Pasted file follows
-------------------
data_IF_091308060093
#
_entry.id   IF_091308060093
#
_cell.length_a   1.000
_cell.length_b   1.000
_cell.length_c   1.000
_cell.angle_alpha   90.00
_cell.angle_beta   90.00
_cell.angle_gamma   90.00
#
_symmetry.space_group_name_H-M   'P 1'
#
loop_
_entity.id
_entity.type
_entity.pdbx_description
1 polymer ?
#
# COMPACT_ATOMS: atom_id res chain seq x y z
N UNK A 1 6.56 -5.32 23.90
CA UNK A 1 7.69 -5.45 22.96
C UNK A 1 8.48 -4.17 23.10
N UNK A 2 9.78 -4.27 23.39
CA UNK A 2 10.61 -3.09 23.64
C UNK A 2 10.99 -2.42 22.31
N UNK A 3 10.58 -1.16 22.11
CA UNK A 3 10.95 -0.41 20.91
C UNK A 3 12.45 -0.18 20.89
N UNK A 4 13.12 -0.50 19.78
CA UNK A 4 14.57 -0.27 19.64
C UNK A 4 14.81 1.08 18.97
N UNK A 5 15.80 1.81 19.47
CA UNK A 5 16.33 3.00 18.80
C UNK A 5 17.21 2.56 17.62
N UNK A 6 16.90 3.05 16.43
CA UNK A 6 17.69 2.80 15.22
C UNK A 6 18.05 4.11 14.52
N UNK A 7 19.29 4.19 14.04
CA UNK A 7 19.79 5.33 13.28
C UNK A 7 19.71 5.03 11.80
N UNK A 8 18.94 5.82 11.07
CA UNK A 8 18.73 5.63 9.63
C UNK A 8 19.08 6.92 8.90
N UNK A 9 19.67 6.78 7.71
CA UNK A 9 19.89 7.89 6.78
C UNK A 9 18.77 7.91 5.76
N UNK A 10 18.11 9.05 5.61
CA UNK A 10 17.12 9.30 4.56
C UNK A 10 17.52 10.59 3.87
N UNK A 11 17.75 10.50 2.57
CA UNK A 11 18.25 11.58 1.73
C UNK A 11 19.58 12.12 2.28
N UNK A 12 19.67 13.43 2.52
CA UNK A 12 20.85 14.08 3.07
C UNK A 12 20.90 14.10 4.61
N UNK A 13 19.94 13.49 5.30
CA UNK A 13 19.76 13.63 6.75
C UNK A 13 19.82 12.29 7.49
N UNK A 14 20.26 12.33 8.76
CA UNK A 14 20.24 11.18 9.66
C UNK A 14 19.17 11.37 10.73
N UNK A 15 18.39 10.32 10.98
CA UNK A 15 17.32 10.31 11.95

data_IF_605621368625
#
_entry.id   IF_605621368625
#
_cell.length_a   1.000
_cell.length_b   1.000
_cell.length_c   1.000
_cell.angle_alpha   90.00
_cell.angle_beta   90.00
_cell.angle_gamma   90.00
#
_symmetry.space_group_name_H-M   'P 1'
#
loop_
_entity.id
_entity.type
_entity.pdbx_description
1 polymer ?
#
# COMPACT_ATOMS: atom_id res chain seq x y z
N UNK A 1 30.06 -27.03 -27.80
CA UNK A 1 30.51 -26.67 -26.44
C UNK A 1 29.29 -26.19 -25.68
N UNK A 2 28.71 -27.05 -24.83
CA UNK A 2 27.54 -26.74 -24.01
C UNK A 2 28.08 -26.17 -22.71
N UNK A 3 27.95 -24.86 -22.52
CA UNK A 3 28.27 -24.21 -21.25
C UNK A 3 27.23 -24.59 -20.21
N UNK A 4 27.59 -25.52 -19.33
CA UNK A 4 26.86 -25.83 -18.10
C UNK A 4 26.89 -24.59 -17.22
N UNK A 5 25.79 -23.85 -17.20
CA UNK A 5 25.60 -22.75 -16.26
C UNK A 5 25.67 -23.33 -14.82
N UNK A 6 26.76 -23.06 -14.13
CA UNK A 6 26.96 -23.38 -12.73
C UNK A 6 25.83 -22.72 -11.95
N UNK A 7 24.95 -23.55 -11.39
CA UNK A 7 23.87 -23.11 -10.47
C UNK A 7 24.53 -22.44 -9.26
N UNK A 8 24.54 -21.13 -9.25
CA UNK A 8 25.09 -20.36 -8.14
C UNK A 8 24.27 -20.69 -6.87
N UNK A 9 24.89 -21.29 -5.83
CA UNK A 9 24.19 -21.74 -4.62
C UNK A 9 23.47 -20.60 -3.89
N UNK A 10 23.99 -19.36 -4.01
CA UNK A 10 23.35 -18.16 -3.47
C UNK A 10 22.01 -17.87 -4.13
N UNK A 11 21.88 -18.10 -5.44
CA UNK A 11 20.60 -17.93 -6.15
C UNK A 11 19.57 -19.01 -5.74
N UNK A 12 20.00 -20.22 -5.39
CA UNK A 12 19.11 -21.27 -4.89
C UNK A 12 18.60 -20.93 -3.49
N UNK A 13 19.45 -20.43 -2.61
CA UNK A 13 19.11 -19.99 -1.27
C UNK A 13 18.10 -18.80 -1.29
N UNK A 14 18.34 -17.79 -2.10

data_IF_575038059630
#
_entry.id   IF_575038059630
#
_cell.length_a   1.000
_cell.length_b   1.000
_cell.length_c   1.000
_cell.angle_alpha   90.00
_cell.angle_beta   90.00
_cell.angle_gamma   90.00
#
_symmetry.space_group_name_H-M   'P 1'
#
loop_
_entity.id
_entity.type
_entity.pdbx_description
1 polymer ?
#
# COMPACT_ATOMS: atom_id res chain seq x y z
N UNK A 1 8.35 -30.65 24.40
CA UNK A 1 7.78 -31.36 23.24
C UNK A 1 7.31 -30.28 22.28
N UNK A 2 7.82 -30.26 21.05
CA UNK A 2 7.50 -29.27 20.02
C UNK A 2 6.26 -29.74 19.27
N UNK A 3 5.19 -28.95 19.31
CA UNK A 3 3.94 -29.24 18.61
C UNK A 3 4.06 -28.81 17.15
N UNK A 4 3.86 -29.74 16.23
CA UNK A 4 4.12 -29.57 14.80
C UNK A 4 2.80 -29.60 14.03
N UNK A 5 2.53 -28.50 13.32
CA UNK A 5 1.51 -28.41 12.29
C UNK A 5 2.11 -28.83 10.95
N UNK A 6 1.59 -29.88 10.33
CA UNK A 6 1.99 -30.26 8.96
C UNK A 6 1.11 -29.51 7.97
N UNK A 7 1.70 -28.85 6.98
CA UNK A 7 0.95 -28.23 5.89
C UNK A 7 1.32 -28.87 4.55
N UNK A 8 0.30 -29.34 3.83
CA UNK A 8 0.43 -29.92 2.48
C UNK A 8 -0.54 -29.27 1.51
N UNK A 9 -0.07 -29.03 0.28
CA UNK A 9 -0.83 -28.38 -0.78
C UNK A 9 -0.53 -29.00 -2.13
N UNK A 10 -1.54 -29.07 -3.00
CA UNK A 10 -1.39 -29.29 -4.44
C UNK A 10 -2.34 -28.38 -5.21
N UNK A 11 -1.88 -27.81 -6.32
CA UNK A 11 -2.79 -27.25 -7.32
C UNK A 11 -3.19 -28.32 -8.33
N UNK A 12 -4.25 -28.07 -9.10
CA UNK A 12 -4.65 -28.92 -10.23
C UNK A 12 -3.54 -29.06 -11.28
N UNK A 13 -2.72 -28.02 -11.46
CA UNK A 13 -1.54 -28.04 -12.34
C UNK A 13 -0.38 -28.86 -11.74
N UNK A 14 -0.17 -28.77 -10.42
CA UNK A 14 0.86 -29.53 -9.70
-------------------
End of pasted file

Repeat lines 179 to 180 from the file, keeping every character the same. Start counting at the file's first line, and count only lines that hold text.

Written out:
CA UNK A 12 -4.65 -28.92 -10.23
C UNK A 12 -3.54 -29.06 -11.28